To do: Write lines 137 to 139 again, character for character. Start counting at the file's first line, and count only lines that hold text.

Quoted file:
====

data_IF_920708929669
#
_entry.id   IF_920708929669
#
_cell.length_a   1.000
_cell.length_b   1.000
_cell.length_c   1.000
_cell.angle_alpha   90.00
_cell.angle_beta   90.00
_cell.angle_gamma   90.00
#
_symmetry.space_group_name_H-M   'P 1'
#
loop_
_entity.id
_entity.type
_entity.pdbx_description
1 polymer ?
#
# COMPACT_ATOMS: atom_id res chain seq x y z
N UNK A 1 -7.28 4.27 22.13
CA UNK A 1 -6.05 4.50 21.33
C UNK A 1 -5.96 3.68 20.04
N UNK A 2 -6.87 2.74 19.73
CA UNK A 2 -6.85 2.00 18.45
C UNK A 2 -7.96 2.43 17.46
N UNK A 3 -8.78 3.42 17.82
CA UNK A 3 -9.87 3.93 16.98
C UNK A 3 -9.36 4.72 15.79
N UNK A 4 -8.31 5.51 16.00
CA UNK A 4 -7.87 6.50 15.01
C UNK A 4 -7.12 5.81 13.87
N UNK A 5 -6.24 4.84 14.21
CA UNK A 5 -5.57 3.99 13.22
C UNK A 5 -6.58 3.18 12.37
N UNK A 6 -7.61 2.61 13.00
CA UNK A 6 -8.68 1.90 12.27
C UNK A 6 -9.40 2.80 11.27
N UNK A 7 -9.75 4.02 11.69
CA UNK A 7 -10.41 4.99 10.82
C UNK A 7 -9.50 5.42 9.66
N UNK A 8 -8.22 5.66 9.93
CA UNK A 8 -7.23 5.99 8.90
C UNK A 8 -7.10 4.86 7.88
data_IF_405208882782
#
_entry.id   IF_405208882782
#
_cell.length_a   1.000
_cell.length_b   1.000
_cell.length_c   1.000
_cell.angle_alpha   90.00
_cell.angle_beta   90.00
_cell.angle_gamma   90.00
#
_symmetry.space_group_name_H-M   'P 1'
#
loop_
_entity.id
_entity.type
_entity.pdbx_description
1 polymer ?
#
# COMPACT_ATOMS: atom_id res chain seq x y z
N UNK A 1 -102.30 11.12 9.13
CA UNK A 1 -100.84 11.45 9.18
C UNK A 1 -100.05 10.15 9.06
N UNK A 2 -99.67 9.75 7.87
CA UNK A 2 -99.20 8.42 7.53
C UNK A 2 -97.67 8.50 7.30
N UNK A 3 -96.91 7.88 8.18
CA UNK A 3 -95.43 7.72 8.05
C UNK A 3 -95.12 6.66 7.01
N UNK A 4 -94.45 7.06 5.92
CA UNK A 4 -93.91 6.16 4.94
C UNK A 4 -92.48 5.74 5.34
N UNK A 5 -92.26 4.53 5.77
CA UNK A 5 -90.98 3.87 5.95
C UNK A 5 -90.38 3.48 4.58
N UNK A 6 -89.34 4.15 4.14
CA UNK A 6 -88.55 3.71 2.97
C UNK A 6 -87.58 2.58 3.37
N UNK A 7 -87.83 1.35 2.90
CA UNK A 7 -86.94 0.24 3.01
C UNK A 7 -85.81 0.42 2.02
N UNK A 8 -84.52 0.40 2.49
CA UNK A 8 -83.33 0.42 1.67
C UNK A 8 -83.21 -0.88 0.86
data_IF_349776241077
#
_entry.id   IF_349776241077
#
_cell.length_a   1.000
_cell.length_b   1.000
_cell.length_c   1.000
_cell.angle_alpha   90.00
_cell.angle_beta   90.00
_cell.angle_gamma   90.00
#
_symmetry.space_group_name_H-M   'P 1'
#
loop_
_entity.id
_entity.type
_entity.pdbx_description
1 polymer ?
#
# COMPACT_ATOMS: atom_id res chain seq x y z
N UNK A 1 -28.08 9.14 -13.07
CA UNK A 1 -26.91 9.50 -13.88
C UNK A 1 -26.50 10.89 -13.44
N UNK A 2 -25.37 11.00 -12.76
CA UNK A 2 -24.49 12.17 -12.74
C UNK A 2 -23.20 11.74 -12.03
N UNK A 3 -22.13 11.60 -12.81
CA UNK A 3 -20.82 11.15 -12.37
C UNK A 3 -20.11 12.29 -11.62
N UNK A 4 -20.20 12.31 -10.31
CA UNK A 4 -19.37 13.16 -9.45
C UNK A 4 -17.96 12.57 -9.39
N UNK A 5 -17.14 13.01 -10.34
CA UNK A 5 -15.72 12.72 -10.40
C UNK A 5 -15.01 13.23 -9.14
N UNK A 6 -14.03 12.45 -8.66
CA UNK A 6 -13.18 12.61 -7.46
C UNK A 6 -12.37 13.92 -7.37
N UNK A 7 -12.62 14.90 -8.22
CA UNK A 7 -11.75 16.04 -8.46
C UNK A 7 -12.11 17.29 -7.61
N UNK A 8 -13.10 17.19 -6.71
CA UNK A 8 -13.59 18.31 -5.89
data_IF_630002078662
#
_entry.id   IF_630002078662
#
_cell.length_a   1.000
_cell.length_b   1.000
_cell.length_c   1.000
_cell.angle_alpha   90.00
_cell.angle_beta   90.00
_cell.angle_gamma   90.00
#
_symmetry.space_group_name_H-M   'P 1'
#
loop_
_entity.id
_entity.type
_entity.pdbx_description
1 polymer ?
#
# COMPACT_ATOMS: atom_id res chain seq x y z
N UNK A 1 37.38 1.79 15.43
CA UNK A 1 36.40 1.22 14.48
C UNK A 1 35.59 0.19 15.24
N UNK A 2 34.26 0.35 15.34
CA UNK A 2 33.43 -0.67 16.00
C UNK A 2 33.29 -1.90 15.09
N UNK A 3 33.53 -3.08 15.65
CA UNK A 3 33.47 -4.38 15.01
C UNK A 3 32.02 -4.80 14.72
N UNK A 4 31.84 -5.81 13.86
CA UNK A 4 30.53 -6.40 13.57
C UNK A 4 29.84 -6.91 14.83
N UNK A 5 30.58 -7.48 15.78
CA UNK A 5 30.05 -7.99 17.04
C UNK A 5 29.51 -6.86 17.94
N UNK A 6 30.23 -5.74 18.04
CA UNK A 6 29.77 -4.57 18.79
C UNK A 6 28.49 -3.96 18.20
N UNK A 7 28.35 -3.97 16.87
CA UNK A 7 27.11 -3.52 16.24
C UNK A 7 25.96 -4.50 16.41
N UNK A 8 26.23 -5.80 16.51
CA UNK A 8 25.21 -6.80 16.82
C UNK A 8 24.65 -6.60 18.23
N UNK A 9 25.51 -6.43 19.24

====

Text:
_cell.length_b   1.000
_cell.length_c   1.000
_cell.angle_alpha   90.00